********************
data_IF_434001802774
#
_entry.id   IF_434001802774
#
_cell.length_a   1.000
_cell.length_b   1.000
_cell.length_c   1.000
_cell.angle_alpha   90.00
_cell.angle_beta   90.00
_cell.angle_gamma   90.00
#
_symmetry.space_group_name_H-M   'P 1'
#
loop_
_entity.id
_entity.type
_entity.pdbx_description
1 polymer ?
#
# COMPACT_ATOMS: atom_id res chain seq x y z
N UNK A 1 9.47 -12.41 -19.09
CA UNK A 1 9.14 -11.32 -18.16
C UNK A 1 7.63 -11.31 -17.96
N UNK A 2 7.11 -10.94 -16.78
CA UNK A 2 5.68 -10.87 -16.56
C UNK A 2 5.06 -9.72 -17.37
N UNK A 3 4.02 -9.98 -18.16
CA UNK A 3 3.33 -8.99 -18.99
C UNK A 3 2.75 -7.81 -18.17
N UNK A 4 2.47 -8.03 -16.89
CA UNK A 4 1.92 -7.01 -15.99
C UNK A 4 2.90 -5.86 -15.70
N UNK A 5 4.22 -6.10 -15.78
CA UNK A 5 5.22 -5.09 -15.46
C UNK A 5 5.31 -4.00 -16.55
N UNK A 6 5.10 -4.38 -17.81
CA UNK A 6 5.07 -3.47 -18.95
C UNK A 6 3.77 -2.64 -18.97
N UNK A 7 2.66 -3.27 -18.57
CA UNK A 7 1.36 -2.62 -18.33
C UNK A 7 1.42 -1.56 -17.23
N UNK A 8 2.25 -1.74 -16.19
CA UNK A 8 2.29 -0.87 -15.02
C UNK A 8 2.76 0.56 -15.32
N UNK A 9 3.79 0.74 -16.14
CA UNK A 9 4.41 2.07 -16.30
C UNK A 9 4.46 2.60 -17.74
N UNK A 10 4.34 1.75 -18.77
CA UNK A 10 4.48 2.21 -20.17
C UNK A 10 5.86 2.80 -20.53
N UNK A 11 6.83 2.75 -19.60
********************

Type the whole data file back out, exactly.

data_IF_434001802774
#
_entry.id   IF_434001802774
#
_cell.length_a   1.000
_cell.length_b   1.000
_cell.length_c   1.000
_cell.angle_alpha   90.00
_cell.angle_beta   90.00
_cell.angle_gamma   90.00
#
_symmetry.space_group_name_H-M   'P 1'
#
loop_
_entity.id
_entity.type
_entity.pdbx_description
1 polymer ?
#
# COMPACT_ATOMS: atom_id res chain seq x y z
N UNK A 1 9.47 -12.41 -19.09
CA UNK A 1 9.14 -11.32 -18.16
C UNK A 1 7.63 -11.31 -17.96
N UNK A 2 7.11 -10.94 -16.78
CA UNK A 2 5.68 -10.87 -16.56
C UNK A 2 5.06 -9.72 -17.37
N UNK A 3 4.02 -9.98 -18.16
CA UNK A 3 3.33 -8.99 -18.99
C UNK A 3 2.75 -7.81 -18.17
N UNK A 4 2.47 -8.03 -16.89
CA UNK A 4 1.92 -7.01 -15.99
C UNK A 4 2.90 -5.86 -15.70
N UNK A 5 4.22 -6.10 -15.78
CA UNK A 5 5.22 -5.09 -15.46
C UNK A 5 5.31 -4.00 -16.55
N UNK A 6 5.10 -4.38 -17.81
CA UNK A 6 5.07 -3.47 -18.95
C UNK A 6 3.77 -2.64 -18.97
N UNK A 7 2.66 -3.27 -18.57
CA UNK A 7 1.36 -2.62 -18.33
C UNK A 7 1.42 -1.56 -17.23
N UNK A 8 2.25 -1.74 -16.19
CA UNK A 8 2.29 -0.87 -15.02
C UNK A 8 2.76 0.56 -15.32
N UNK A 9 3.79 0.74 -16.14
CA UNK A 9 4.41 2.07 -16.30
C UNK A 9 4.46 2.60 -17.74
N UNK A 10 4.34 1.75 -18.77
CA UNK A 10 4.48 2.21 -20.17
C UNK A 10 5.86 2.80 -20.53
N UNK A 11 6.83 2.75 -19.60